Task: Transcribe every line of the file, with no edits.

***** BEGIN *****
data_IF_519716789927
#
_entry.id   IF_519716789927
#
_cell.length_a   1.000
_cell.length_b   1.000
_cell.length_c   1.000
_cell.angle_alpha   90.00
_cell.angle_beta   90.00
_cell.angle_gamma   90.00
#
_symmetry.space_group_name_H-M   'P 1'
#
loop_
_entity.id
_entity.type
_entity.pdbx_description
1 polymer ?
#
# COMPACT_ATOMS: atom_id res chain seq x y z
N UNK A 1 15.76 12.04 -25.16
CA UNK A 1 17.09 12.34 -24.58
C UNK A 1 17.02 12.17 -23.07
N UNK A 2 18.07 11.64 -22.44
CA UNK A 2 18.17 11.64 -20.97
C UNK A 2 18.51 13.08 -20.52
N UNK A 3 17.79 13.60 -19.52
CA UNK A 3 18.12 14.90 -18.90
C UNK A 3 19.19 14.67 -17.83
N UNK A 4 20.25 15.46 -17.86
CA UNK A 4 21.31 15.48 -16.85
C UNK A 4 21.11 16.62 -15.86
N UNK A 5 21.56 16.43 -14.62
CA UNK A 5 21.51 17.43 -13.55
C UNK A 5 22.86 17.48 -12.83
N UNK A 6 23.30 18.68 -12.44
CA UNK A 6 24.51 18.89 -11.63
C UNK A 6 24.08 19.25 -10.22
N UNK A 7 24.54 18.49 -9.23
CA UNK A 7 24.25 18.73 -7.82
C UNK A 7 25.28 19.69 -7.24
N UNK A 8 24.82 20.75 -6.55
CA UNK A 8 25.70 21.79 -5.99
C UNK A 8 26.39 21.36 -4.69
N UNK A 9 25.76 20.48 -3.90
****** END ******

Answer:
data_IF_519716789927
#
_entry.id   IF_519716789927
#
_cell.length_a   1.000
_cell.length_b   1.000
_cell.length_c   1.000
_cell.angle_alpha   90.00
_cell.angle_beta   90.00
_cell.angle_gamma   90.00
#
_symmetry.space_group_name_H-M   'P 1'
#
loop_
_entity.id
_entity.type
_entity.pdbx_description
1 polymer ?
#
# COMPACT_ATOMS: atom_id res chain seq x y z
N UNK A 1 15.76 12.04 -25.16
CA UNK A 1 17.09 12.34 -24.58
C UNK A 1 17.02 12.17 -23.07
N UNK A 2 18.07 11.64 -22.44
CA UNK A 2 18.17 11.64 -20.97
C UNK A 2 18.51 13.08 -20.52
N UNK A 3 17.79 13.60 -19.52
CA UNK A 3 18.12 14.90 -18.90
C UNK A 3 19.19 14.67 -17.83
N UNK A 4 20.25 15.46 -17.86
CA UNK A 4 21.31 15.48 -16.85
C UNK A 4 21.11 16.62 -15.86
N UNK A 5 21.56 16.43 -14.62
CA UNK A 5 21.51 17.43 -13.55
C UNK A 5 22.86 17.48 -12.83
N UNK A 6 23.30 18.68 -12.44
CA UNK A 6 24.51 18.89 -11.63
C UNK A 6 24.08 19.25 -10.22
N UNK A 7 24.54 18.49 -9.23
CA UNK A 7 24.25 18.73 -7.82
C UNK A 7 25.28 19.69 -7.24
N UNK A 8 24.82 20.75 -6.55
CA UNK A 8 25.70 21.79 -5.99
C UNK A 8 26.39 21.36 -4.69
N UNK A 9 25.76 20.48 -3.90